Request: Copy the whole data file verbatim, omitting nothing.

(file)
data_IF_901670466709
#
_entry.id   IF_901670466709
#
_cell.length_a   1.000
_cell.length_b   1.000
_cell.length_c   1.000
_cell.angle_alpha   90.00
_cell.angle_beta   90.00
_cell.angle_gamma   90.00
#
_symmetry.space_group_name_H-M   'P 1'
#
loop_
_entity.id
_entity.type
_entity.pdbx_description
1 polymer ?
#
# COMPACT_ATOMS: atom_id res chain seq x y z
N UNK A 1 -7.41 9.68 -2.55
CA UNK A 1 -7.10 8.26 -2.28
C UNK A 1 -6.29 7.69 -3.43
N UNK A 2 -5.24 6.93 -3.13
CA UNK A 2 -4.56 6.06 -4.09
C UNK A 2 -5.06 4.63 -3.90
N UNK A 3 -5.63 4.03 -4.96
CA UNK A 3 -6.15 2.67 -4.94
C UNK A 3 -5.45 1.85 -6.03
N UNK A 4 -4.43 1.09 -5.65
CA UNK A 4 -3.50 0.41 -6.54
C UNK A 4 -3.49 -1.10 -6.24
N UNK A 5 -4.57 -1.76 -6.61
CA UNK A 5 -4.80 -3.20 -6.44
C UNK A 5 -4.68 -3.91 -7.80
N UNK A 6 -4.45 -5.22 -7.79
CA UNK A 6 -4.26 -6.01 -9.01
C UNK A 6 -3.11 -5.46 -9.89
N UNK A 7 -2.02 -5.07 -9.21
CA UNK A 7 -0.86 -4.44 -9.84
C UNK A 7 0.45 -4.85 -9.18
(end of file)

data_IF_901670466709
#
_entry.id   IF_901670466709
#
_cell.length_a   1.000
_cell.length_b   1.000
_cell.length_c   1.000
_cell.angle_alpha   90.00
_cell.angle_beta   90.00
_cell.angle_gamma   90.00
#
_symmetry.space_group_name_H-M   'P 1'
#
loop_
_entity.id
_entity.type
_entity.pdbx_description
1 polymer ?
#
# COMPACT_ATOMS: atom_id res chain seq x y z
N UNK A 1 -7.41 9.68 -2.55
CA UNK A 1 -7.10 8.26 -2.28
C UNK A 1 -6.29 7.69 -3.43
N UNK A 2 -5.24 6.93 -3.13
CA UNK A 2 -4.56 6.06 -4.09
C UNK A 2 -5.06 4.63 -3.90
N UNK A 3 -5.63 4.03 -4.96
CA UNK A 3 -6.15 2.67 -4.94
C UNK A 3 -5.45 1.85 -6.03
N UNK A 4 -4.43 1.09 -5.65
CA UNK A 4 -3.50 0.41 -6.54
C UNK A 4 -3.49 -1.10 -6.24
N UNK A 5 -4.57 -1.76 -6.61
CA UNK A 5 -4.80 -3.20 -6.44
C UNK A 5 -4.68 -3.91 -7.80
N UNK A 6 -4.45 -5.22 -7.79
CA UNK A 6 -4.26 -6.01 -9.01
C UNK A 6 -3.11 -5.46 -9.89
N UNK A 7 -2.02 -5.07 -9.21
CA UNK A 7 -0.86 -4.44 -9.84
C UNK A 7 0.45 -4.85 -9.18